Schools and workplaces in Venezuela have closed as an electricity blackout continues into a second day.
The power cuts, which started on Thursday afternoon, have been caused by issues at a major hydroelectric plant.
The government of President Nicolás Maduro has blamed the opposition, accusing them of sabotage.
It comes amid rising tensions over opposition efforts – backed by the US and some Latin American countries – to remove Mr Maduro from power.
Commuters in Caracas were plunged into almost complete darkness during rush hour on Thursday before the blackout extended to other areas.
The lack of electricity has caused flights to be diverted from the main airport in Caracas, from where thousands of workers were forced to walk home.
The problems stem from the Guri dam plant and have affected the telephone network and metro in Caracas.
State television on Friday said power had been restored in some parts of the capital.
However, local media reports say 15 of the country’s 23 states have been affected by the blackouts, as well as Caracas.
Venezuela depends on its vast hydroelectric infrastructure, rather than its oil reserves, for its domestic electricity supply. But decades of underinvestment has damaged the major dams, and sporadic blackouts are commonplace.
Mr Maduro has accused opposition leader and self-declared interim president Juan Guaidó of trying to mount a coup with the help of “US imperialists”.
Mr Guaidó said on Twitter that the blackout was a matter of “chaos, concern and anger” and “evidence of the usurper’s inefficiency”, adding that “light would return” once Mr Maduro was removed from power.
US Secretary of State Mike Pompeo also weighed in, blaming the “Maduro regime’s incompetence”.
“No food. No medicine. Now, no power. Next, no Maduro,” he tweeted.
By Will Grant, BBC News, Caracas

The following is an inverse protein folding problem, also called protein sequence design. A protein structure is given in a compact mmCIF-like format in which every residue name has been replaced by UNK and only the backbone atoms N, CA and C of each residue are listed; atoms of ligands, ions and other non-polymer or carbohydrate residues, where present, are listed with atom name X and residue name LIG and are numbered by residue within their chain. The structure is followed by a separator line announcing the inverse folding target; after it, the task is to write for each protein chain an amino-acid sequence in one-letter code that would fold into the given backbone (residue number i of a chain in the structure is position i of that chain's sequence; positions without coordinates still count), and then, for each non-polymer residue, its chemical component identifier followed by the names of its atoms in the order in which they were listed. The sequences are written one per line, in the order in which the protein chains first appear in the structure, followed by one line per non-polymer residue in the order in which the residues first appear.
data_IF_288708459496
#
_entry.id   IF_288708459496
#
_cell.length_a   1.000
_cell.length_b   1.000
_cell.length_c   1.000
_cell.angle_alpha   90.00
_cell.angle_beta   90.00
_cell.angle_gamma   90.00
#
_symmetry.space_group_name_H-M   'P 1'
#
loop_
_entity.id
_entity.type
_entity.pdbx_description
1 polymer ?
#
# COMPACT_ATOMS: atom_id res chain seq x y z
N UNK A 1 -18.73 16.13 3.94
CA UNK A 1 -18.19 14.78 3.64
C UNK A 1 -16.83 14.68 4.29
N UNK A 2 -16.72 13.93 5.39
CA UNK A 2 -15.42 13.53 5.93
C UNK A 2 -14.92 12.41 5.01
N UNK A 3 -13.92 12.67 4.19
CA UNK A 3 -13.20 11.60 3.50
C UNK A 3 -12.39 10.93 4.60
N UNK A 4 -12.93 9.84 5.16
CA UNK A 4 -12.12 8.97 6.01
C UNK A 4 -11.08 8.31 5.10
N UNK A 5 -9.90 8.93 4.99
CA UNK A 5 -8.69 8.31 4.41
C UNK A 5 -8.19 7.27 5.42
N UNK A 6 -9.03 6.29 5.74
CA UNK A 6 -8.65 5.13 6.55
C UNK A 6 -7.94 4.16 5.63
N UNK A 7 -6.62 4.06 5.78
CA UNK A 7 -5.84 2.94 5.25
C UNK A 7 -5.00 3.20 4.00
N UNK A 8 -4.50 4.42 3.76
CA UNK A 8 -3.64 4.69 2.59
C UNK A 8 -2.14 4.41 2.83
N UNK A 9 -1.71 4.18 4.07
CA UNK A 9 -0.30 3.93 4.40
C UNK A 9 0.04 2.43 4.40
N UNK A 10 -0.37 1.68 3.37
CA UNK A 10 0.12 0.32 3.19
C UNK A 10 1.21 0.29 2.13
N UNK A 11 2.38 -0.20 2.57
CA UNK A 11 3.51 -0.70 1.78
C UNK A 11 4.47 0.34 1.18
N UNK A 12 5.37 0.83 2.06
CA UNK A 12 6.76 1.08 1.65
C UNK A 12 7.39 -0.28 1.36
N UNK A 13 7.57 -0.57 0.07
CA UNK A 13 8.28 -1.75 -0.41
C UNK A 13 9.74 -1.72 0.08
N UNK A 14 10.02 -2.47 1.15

In a country where food is scarce and prices exorbitantly high for many ordinary people, there is currently a lot of food rotting and going to waste in switched-off fridges.
Venezuela has seen blackouts before, often. But few last as long or are as widespread as this one. The country’s politicians – from President Nicolas Maduro to opposition leader, Juan Guaido – are blaming each other via Twitter.
The sense of confusion has only added to the growing stress for Venezuelans over the conflict in their country.
Why do blackouts happen in Venezuela?
Blackouts are nothing new in Venezuela. Critics say they have been getting worse since the nationalisation of the power grid in 2007. In 2016, the problem reached such a critical level that the government declared a 60-day nationwide state of emergency.
In an attempt to stem the country’s chronic power shortages, the government has periodically enforced controlled blackouts, where they would switch the power off for up to six hours at a time.
Critics say that far from helping, this has caused perishable food to go bad and crime to run rampant. And when unplanned blackouts – such as the latest one – have happened, officials have blamed a number of different outside forces.
Last October, Electricity Minister Luis Motta Dominguez posted on Instagram that outages were caused by “animals such as rats, mice, snakes, cats, squirrels” getting into the hydroelectric system’s substations – before adding that “of course iguanas are included”.
A few months earlier another senior official, Lisandro Cabello, said the power cuts were caused by the country’s position near the Equator. He said the fact that “we are very close to the Sun” means more intensive use of power in Venezuela than in other countries.
Mr Maduro took over the presidency when his late mentor Hugo Chavez died in 2013. In recent years Venezuela has experienced an economic collapse, with severe food shortages and inflation reaching at least 800,000% last year.
The Maduro government is becoming increasingly isolated as more and more countries blame it for the economic crisis, which has prompted more than three million people to leave Venezuela.
Mr Guaidó, who leads the opposition-controlled National Assembly, declared himself interim president on 23 January and has been at loggerheads with President Maduro ever since.
He has been recognised as interim president by more than 50 countries but Mr Maduro retains the support of his close allies Russia, Cuba and China, among others.